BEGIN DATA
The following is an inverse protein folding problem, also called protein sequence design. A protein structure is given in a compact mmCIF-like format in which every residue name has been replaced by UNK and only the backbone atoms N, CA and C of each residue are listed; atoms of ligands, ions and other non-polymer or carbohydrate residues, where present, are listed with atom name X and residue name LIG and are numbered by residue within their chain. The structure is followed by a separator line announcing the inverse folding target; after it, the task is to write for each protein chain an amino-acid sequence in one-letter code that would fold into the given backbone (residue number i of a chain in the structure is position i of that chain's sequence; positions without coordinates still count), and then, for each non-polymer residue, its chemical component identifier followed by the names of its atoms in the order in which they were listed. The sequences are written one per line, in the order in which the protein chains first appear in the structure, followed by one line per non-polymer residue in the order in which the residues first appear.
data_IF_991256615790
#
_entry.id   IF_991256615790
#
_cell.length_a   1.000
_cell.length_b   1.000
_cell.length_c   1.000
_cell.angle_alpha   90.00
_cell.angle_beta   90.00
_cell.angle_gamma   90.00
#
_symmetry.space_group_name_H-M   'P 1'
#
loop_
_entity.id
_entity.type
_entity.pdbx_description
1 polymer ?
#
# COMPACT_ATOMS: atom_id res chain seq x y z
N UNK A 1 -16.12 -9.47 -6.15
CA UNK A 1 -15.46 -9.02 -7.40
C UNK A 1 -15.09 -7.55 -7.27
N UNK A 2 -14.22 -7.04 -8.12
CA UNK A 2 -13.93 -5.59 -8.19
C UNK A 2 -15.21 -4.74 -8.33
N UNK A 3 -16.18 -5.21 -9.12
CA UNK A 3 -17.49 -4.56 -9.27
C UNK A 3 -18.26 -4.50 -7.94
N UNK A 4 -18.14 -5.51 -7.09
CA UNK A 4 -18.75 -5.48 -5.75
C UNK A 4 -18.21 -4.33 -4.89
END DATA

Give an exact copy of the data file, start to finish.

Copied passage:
The following is an inverse protein folding problem, also called protein sequence design. A protein structure is given in a compact mmCIF-like format in which every residue name has been replaced by UNK and only the backbone atoms N, CA and C of each residue are listed; atoms of ligands, ions and other non-polymer or carbohydrate residues, where present, are listed with atom name X and residue name LIG and are numbered by residue within their chain. The structure is followed by a separator line announcing the inverse folding target; after it, the task is to write for each protein chain an amino-acid sequence in one-letter code that would fold into the given backbone (residue number i of a chain in the structure is position i of that chain's sequence; positions without coordinates still count), and then, for each non-polymer residue, its chemical component identifier followed by the names of its atoms in the order in which they were listed. The sequences are written one per line, in the order in which the protein chains first appear in the structure, followed by one line per non-polymer residue in the order in which the residues first appear.
data_IF_991256615790
#
_entry.id   IF_991256615790
#
_cell.length_a   1.000
_cell.length_b   1.000
_cell.length_c   1.000
_cell.angle_alpha   90.00
_cell.angle_beta   90.00
_cell.angle_gamma   90.00
#
_symmetry.space_group_name_H-M   'P 1'
#
loop_
_entity.id
_entity.type
_entity.pdbx_description
1 polymer ?
#
# COMPACT_ATOMS: atom_id res chain seq x y z
N UNK A 1 -16.12 -9.47 -6.15
CA UNK A 1 -15.46 -9.02 -7.40
C UNK A 1 -15.09 -7.55 -7.27
N UNK A 2 -14.22 -7.04 -8.12
CA UNK A 2 -13.93 -5.59 -8.19
C UNK A 2 -15.21 -4.74 -8.33
N UNK A 3 -16.18 -5.21 -9.12
CA UNK A 3 -17.49 -4.56 -9.27
C UNK A 3 -18.26 -4.50 -7.94
N UNK A 4 -18.14 -5.51 -7.09
CA UNK A 4 -18.75 -5.48 -5.75
C UNK A 4 -18.21 -4.33 -4.89